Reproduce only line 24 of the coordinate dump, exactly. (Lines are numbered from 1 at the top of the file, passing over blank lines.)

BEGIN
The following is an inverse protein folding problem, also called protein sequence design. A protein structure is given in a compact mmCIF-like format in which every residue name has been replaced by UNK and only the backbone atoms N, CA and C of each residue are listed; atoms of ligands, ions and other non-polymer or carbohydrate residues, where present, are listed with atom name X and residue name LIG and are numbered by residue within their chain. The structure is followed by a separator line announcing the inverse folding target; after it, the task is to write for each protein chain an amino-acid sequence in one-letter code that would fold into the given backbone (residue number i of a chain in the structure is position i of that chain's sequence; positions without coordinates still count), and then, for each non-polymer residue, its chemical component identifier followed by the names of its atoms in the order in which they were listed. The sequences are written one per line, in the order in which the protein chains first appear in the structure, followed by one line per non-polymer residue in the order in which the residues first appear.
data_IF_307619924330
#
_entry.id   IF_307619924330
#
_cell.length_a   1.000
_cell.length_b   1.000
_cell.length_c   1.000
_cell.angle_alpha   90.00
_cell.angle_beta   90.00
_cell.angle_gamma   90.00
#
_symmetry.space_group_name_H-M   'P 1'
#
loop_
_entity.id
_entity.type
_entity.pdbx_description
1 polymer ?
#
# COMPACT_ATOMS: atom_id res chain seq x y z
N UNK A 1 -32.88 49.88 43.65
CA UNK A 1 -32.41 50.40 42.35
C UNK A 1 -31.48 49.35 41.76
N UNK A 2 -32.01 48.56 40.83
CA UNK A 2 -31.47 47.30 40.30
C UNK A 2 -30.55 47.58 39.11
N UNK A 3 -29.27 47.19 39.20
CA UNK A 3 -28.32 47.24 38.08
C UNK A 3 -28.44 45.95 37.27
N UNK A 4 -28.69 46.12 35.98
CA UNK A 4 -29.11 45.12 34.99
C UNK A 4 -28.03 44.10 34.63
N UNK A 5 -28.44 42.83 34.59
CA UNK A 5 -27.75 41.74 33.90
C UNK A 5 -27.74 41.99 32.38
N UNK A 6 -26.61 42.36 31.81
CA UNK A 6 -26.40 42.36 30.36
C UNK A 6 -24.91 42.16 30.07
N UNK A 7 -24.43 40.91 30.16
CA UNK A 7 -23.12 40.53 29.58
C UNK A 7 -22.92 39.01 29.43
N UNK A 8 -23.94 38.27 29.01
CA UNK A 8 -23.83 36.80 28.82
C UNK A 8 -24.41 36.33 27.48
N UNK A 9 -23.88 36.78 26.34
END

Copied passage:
C UNK A 1 -31.48 49.35 41.76